Takato Yamamoto’s paintings are rich, detailed illustrations revolving around darkness, eroticism, bondage, vampires, metamorphosis, love and death. Yet despite these nightmarish themes his work remains calm, serene, beautiful as if his subjects have been petrified, turned to stone, ageless in some weird fantasy horror novel.
Yamamoto’s style is known as Ukiyo-e Pop, a bringing together of the Ukiyo style (translated as pictures of the floating world) – a genre of Japanese woodblock prints and paintings produced between the 17th – 20th centuries featuring landscapes, history, theatre and pleasure quarters – and Japan’s own riff on Pop art which borrows heavily from advertising, graphic design and animation.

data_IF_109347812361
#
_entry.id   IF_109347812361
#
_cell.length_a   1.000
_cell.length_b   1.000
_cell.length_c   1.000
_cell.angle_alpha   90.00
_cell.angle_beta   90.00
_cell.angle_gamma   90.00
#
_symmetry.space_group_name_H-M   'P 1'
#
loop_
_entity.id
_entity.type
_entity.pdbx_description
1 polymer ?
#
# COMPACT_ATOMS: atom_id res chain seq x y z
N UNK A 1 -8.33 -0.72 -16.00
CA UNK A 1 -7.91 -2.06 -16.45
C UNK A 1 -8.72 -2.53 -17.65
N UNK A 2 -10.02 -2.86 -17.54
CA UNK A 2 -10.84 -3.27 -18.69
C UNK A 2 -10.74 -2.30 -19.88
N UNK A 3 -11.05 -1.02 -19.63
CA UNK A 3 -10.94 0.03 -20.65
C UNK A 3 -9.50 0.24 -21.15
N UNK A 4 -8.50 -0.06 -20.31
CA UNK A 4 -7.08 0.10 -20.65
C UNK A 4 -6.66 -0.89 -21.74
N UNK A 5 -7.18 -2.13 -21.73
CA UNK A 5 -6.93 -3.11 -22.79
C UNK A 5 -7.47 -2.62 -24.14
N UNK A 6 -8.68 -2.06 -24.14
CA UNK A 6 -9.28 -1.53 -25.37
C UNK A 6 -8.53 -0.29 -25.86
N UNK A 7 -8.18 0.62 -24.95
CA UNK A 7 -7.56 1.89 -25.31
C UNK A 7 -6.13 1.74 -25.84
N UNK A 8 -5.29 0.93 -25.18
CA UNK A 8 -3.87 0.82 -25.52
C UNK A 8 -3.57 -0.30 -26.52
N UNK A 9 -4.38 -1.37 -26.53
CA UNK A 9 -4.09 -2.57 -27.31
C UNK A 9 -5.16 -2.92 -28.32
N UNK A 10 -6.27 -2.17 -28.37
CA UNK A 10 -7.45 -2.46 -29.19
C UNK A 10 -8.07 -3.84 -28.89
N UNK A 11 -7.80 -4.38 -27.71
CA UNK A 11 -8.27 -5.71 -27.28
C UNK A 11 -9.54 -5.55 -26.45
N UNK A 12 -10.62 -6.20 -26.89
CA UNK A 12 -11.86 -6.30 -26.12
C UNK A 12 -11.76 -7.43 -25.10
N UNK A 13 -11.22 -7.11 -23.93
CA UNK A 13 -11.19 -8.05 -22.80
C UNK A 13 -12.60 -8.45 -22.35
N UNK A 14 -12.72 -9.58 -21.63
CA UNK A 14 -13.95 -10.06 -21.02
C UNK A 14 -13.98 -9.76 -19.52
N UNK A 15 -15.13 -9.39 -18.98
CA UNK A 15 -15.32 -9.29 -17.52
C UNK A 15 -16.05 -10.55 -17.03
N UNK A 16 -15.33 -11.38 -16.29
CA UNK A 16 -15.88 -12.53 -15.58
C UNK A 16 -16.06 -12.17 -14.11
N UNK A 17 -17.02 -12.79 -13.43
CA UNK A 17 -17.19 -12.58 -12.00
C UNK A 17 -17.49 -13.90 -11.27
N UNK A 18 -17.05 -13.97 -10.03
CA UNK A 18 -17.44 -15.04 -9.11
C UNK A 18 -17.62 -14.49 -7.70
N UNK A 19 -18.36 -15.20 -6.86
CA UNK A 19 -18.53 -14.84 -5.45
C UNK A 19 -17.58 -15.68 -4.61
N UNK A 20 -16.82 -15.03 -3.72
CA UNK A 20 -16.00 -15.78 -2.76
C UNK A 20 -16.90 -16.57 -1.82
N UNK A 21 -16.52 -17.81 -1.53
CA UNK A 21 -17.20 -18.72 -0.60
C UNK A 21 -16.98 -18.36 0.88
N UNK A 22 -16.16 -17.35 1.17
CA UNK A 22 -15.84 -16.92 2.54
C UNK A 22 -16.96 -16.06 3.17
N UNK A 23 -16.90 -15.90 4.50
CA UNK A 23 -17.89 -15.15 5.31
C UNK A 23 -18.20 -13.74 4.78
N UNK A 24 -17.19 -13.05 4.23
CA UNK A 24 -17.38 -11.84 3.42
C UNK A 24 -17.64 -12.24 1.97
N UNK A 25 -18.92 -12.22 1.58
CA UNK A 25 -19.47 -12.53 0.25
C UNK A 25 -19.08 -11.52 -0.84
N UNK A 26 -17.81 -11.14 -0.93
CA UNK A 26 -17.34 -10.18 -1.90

In Yamamoto’s case he began his working career as a commercial illustrator before becoming a visual artist and painter. This blurring of boundaries, between craft and style, has morphed into a unique aesthetic – which he calls ‘Heisei Estheticism’ – that makes his pictures more than merely commercial, more than an addendum to a fantasy novel. Rather his pictures manage to stand on their own as both a reflection of his own history as culture as well as that of B-movie cultural stereotypes that have had a global impact on all artforms over the last 50 years.